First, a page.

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at the start of the school year, I had mentioned four new therapy approaches I
was trying this year. About a month ago
I talked about one of them -- my use of adapted
story books to build early literacy skills in students with moderate to
severe disabilities. In today's blog, I
will talk about a second one.
series has predominantly been about picture books that SLPs can utilize in
language therapy, I suppose I am allowed to make some detours. I recently
re-read one of my all-time favorite books, The Curious
Incident of the Dog in the Night-Time by Mark Haddon, and it
occurred to me how much I wanted to recommend this book to ...
I typically don't
use my blog to ''advertise'' a particular therapy approach or a speaker. I am
completely in favor of the ''eclectic'' approach to speech-language therapy. I
take bits and pieces from a variety of therapy
interventions/approaches/strategies and use what works best with my individual
students. However, I'm always open to new ...
Every 6 months or so, I like to recap and review popular
posts and the topics that seem to be most important to our readers. In
addition, I carefully comb through recent reader comments to make sure that
questions are being addressed and people are able to get the answers they are
seeking. Today's post will do just that, so please join me in ...
for the SLP treating adults and geriatric patients can be found ever
increasingly online. I have been delighted to discover several websites, groups
on social media sites, and discussion lists that provide information and
support for SLPs and their patients.
able to share information and ask questions of other ...
How is your
school year going so far?
The past 2
years have been very challenging for me with regards to organization. Early in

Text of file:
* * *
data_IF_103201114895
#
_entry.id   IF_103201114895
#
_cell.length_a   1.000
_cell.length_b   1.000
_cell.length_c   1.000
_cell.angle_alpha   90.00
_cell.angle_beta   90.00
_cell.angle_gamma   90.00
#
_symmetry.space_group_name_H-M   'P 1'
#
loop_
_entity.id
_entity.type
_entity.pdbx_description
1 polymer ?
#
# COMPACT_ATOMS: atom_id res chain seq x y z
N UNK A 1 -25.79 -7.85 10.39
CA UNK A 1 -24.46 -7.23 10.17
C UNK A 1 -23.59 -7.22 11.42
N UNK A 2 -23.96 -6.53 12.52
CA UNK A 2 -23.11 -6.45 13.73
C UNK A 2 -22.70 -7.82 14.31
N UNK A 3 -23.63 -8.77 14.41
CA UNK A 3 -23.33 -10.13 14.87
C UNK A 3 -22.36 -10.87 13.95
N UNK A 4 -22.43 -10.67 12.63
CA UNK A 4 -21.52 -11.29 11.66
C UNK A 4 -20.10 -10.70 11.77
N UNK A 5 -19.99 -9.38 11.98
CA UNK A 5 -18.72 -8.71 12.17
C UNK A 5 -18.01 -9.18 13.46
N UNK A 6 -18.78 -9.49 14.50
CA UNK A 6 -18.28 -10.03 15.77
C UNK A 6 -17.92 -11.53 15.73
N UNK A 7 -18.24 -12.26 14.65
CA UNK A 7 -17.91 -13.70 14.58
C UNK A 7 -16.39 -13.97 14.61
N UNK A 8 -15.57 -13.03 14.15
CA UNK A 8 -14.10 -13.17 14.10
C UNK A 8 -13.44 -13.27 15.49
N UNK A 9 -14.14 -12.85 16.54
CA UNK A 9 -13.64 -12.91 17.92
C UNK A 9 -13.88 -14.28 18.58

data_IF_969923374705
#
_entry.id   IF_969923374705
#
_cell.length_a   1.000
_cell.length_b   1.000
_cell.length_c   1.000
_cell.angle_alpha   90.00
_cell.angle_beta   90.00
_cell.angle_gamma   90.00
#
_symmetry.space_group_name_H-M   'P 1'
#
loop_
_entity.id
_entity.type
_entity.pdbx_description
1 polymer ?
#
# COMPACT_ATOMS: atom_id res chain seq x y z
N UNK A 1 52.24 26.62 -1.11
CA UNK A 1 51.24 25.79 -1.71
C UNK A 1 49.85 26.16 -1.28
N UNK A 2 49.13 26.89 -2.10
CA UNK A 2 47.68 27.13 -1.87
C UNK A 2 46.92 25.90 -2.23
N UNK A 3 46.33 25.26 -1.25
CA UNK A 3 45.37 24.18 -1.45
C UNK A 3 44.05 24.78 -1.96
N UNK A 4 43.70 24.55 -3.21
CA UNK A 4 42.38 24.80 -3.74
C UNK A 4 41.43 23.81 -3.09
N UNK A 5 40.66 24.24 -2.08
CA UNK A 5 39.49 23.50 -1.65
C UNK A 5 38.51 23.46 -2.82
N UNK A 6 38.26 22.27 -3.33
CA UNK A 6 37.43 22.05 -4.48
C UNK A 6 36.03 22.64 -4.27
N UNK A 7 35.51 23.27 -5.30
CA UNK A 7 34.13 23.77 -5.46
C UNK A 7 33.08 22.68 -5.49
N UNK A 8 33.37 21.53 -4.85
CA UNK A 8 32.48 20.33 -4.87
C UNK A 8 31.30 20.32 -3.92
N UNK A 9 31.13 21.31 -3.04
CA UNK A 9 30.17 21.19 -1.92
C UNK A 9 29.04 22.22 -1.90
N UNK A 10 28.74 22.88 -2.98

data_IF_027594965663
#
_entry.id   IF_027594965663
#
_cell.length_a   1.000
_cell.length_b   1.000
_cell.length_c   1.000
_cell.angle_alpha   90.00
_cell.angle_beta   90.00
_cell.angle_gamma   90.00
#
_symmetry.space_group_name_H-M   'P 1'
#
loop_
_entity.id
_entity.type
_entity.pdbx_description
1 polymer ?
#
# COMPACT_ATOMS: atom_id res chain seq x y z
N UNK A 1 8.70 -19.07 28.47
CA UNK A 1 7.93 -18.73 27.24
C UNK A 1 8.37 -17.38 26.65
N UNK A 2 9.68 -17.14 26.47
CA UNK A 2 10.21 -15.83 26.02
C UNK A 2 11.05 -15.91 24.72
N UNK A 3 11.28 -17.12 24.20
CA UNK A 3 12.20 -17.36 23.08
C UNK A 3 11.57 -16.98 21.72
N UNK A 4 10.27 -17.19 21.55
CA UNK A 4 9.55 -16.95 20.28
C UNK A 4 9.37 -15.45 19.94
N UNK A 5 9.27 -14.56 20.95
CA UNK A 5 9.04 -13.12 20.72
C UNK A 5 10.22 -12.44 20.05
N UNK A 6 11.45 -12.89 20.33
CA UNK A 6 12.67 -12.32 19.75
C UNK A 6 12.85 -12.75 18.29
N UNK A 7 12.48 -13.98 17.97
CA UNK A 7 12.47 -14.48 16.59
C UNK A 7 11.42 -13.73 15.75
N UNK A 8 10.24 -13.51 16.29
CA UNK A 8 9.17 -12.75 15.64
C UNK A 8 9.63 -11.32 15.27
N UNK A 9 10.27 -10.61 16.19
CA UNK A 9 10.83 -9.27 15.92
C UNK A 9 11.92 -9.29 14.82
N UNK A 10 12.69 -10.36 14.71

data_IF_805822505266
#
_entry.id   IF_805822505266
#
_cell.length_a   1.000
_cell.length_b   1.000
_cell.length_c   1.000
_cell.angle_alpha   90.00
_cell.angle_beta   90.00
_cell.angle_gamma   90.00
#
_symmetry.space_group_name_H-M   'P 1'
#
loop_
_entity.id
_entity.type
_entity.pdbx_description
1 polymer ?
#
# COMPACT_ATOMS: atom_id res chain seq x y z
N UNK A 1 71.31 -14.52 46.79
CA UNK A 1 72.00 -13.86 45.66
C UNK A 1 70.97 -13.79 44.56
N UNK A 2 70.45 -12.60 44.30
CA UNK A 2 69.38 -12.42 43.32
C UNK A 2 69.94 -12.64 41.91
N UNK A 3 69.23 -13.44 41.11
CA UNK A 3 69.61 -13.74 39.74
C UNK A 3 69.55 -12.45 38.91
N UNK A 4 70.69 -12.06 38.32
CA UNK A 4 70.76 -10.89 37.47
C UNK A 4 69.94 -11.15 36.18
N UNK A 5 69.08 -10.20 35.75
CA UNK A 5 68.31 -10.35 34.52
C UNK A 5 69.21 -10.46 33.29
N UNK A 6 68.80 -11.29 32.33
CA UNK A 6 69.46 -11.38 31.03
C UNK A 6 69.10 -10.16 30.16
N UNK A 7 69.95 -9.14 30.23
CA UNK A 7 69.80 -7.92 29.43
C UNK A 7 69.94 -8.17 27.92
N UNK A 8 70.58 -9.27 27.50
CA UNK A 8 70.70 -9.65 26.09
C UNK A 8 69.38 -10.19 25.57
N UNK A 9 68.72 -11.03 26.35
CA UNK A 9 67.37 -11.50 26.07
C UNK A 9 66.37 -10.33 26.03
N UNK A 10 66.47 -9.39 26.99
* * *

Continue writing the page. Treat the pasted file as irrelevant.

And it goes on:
2010, I switched jobs after returning from maternity leave. When I moved into
my current position in February, not only was it the middle of the school year,
but the caseload was hefty. I inherited a group of about ...
has been a busy (and a bit unusual) start to the school year! If the weather
around here lately is any indication of what the winter and the rest of the
school year is going to be like, we're in trouble! Since I've gone back to
school , we've experienced a minor
earthquake, were blown around and rained upon by the outer ...
With the end
of summer, many new SLPs are leaving their graduate school days and supervised
clinical experiences behind them and entering the field as a CFY clinician. In
my experience, both in pediatrics and with adults, one of the greatest
challenges to new clinicians is scheduling and planning services.
As I read through various ...
In my last post, I talked about how I did a little bit of
work in private practice and what I see as the advantages to keeping my day job
in the schools! I wanted to share the expertise of Christopher Heistand, the
SLP who started the clinic where I work over the summer. There are now three
SLPs and three OTs who work together at this clinic. ...
going to work every day and doing the same simple task. For the sake of
illustration, lets say that task is sorting paper clips by size and color.
After spending forty-five tedious minutes on the job, you are finally done.
approaches, and says, ''Great job!'' Then
she dumps all the paper clips out onto the table and ...